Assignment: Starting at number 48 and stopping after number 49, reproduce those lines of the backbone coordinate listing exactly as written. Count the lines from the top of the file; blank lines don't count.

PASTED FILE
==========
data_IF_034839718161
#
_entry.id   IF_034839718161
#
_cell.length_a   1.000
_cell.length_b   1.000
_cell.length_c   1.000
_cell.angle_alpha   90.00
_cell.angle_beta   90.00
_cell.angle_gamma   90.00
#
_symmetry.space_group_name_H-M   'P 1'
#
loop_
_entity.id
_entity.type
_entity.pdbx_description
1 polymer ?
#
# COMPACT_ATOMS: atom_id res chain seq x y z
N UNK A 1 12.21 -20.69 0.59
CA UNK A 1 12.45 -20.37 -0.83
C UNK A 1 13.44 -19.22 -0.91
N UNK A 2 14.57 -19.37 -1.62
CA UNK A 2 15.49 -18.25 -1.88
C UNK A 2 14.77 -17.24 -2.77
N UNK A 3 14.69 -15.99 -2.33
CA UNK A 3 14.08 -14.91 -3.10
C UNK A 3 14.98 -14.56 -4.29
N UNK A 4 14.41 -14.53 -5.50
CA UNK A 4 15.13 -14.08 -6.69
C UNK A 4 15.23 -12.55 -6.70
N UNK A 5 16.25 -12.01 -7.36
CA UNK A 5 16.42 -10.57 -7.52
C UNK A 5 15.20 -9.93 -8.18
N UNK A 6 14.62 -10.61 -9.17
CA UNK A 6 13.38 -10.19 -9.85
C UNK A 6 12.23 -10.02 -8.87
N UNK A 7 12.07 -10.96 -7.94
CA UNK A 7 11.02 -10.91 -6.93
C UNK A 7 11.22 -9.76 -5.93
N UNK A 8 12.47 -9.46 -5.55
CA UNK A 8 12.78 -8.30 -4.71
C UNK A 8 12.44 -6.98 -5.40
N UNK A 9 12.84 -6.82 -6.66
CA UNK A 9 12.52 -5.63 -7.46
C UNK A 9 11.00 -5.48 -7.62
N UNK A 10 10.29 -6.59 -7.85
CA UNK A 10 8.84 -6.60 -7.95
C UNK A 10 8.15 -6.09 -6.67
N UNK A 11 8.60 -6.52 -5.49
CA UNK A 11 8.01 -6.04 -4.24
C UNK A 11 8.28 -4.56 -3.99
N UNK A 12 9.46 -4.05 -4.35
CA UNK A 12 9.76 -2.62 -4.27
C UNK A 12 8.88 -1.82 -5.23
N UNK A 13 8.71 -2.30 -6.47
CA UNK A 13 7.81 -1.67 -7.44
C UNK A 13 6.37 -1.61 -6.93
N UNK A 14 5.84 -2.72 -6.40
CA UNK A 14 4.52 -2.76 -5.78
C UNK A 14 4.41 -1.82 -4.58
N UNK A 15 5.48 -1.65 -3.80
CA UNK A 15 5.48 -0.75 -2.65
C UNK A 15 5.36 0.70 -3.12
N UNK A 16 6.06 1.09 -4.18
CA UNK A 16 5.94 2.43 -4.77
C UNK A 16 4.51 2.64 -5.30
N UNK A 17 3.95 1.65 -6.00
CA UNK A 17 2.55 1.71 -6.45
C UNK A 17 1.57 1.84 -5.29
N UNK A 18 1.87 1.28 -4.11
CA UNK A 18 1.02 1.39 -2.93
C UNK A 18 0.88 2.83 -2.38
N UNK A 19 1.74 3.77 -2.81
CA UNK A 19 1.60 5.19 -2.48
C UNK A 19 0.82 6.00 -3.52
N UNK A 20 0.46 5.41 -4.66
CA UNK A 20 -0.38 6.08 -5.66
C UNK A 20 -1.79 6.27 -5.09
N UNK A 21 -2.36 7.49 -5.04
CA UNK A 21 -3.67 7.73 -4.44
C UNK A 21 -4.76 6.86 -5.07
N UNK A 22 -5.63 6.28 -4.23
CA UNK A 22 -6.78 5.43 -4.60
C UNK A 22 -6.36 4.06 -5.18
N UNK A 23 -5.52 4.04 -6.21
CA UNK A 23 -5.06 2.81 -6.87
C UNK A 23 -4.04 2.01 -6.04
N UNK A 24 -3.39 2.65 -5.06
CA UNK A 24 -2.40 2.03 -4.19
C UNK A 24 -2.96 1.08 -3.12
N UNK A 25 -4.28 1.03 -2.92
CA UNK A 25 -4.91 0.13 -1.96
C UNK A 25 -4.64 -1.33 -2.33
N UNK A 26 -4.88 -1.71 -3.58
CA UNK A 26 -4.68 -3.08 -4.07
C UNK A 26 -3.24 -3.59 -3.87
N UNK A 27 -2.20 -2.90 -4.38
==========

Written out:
N UNK A 10 10.29 -6.59 -7.85
CA UNK A 10 8.84 -6.60 -7.95